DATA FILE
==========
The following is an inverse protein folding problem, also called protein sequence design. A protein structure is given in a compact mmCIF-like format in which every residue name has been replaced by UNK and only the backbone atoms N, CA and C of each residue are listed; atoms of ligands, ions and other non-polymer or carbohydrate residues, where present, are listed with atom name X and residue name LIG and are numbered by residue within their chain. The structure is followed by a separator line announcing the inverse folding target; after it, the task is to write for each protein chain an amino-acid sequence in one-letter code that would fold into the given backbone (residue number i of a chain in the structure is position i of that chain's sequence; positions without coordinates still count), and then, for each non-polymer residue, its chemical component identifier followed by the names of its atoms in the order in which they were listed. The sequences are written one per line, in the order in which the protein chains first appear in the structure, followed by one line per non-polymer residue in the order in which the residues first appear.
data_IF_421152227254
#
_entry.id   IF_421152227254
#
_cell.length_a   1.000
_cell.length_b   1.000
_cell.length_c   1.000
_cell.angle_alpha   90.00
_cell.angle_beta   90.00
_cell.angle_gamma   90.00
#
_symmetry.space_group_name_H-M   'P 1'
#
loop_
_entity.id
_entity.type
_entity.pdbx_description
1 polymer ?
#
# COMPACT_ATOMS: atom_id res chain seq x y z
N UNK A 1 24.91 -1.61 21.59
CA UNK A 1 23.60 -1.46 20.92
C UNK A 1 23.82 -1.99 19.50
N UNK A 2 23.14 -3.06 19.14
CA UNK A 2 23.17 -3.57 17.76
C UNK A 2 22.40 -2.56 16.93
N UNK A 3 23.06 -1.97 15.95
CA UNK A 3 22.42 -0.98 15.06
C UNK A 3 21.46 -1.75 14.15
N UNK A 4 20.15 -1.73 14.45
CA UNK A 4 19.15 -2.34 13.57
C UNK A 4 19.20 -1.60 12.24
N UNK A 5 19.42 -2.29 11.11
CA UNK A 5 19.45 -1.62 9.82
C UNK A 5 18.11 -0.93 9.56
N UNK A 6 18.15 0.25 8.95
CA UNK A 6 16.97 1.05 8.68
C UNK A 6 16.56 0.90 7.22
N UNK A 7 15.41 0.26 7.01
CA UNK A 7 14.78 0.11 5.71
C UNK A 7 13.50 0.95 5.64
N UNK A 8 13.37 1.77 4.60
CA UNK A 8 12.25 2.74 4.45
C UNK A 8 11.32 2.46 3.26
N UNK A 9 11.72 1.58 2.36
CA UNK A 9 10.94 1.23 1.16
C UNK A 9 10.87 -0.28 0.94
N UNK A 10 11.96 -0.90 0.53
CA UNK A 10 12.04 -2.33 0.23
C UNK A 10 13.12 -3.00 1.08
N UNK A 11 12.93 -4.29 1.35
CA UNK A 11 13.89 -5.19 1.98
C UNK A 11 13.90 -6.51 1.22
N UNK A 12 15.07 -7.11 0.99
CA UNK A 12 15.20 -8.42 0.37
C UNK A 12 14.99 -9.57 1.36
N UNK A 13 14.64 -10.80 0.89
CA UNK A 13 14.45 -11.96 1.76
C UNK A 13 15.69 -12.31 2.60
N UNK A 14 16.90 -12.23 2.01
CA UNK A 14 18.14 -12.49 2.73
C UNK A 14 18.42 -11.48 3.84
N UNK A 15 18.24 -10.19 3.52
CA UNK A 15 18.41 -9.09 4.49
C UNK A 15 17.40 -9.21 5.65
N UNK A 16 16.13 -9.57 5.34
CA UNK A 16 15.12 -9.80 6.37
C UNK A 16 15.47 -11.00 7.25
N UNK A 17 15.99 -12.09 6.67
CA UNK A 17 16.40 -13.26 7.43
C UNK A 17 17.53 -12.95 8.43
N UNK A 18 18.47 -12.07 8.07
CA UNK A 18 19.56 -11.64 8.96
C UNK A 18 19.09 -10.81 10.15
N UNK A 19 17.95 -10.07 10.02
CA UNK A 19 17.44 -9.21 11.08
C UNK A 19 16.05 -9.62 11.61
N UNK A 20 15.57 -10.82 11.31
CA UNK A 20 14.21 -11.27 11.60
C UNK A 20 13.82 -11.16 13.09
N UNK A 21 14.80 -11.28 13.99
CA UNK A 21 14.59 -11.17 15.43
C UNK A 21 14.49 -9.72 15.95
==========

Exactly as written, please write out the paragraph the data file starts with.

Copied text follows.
The following is an inverse protein folding problem, also called protein sequence design. A protein structure is given in a compact mmCIF-like format in which every residue name has been replaced by UNK and only the backbone atoms N, CA and C of each residue are listed; atoms of ligands, ions and other non-polymer or carbohydrate residues, where present, are listed with atom name X and residue name LIG and are numbered by residue within their chain. The structure is followed by a separator line announcing the inverse folding target; after it, the task is to write for each protein chain an amino-acid sequence in one-letter code that would fold into the given backbone (residue number i of a chain in the structure is position i of that chain's sequence; positions without coordinates still count), and then, for each non-polymer residue, its chemical component identifier followed by the names of its atoms in the order in which they were listed. The sequences are written one per line, in the order in which the protein chains first appear in the structure, followed by one line per non-polymer residue in the order in which the residues first appear.